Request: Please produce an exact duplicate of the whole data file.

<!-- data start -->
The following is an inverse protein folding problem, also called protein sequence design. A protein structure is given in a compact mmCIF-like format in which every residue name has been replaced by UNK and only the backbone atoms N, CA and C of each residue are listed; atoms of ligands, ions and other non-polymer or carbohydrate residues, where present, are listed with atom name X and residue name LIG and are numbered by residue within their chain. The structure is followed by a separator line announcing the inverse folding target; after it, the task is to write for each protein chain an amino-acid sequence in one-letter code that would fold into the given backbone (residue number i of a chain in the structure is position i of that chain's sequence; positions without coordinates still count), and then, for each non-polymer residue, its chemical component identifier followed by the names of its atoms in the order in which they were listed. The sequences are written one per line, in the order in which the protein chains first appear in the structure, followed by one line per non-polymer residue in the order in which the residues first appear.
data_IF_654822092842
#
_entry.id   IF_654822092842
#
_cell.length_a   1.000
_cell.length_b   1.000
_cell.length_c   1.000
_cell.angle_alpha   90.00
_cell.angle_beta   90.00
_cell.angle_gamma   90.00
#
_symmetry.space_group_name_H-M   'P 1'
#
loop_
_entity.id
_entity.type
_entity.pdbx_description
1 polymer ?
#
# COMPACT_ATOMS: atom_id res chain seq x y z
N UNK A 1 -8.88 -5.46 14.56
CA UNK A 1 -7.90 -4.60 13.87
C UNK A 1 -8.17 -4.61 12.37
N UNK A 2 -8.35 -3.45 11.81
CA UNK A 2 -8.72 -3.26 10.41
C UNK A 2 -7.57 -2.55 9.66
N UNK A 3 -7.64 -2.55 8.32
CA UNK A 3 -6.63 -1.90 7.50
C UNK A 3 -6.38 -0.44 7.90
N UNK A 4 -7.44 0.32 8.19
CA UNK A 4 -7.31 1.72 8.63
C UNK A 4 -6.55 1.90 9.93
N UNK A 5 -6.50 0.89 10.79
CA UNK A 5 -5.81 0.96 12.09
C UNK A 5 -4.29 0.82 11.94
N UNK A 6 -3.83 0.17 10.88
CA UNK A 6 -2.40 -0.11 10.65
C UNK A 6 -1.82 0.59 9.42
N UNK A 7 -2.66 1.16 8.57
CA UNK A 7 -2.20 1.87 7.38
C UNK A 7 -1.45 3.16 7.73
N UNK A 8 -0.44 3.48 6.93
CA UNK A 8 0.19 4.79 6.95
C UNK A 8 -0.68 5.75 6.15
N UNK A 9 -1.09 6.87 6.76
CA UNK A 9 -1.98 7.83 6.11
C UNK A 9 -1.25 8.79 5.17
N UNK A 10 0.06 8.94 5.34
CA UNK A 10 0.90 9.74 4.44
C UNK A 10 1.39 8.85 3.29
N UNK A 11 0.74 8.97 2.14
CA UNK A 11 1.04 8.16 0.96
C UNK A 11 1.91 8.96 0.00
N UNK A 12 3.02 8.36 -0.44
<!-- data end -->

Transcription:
The following is an inverse protein folding problem, also called protein sequence design. A protein structure is given in a compact mmCIF-like format in which every residue name has been replaced by UNK and only the backbone atoms N, CA and C of each residue are listed; atoms of ligands, ions and other non-polymer or carbohydrate residues, where present, are listed with atom name X and residue name LIG and are numbered by residue within their chain. The structure is followed by a separator line announcing the inverse folding target; after it, the task is to write for each protein chain an amino-acid sequence in one-letter code that would fold into the given backbone (residue number i of a chain in the structure is position i of that chain's sequence; positions without coordinates still count), and then, for each non-polymer residue, its chemical component identifier followed by the names of its atoms in the order in which they were listed. The sequences are written one per line, in the order in which the protein chains first appear in the structure, followed by one line per non-polymer residue in the order in which the residues first appear.
data_IF_654822092842
#
_entry.id   IF_654822092842
#
_cell.length_a   1.000
_cell.length_b   1.000
_cell.length_c   1.000
_cell.angle_alpha   90.00
_cell.angle_beta   90.00
_cell.angle_gamma   90.00
#
_symmetry.space_group_name_H-M   'P 1'
#
loop_
_entity.id
_entity.type
_entity.pdbx_description
1 polymer ?
#
# COMPACT_ATOMS: atom_id res chain seq x y z
N UNK A 1 -8.88 -5.46 14.56
CA UNK A 1 -7.90 -4.60 13.87
C UNK A 1 -8.17 -4.61 12.37
N UNK A 2 -8.35 -3.45 11.81
CA UNK A 2 -8.72 -3.26 10.41
C UNK A 2 -7.57 -2.55 9.66
N UNK A 3 -7.64 -2.55 8.32
CA UNK A 3 -6.63 -1.90 7.50
C UNK A 3 -6.38 -0.44 7.90
N UNK A 4 -7.44 0.32 8.19
CA UNK A 4 -7.31 1.72 8.63
C UNK A 4 -6.55 1.90 9.93
N UNK A 5 -6.50 0.89 10.79
CA UNK A 5 -5.81 0.96 12.09
C UNK A 5 -4.29 0.82 11.94
N UNK A 6 -3.83 0.17 10.88
CA UNK A 6 -2.40 -0.11 10.65
C UNK A 6 -1.82 0.59 9.42
N UNK A 7 -2.66 1.16 8.57
CA UNK A 7 -2.20 1.87 7.38
C UNK A 7 -1.45 3.16 7.73
N UNK A 8 -0.44 3.48 6.93
CA UNK A 8 0.19 4.79 6.95
C UNK A 8 -0.68 5.75 6.15
N UNK A 9 -1.09 6.87 6.76
CA UNK A 9 -1.98 7.83 6.11
C UNK A 9 -1.25 8.79 5.17
N UNK A 10 0.06 8.94 5.34
CA UNK A 10 0.90 9.74 4.44
C UNK A 10 1.39 8.85 3.29
N UNK A 11 0.74 8.97 2.14
CA UNK A 11 1.04 8.16 0.96
C UNK A 11 1.91 8.96 0.00
N UNK A 12 3.02 8.36 -0.44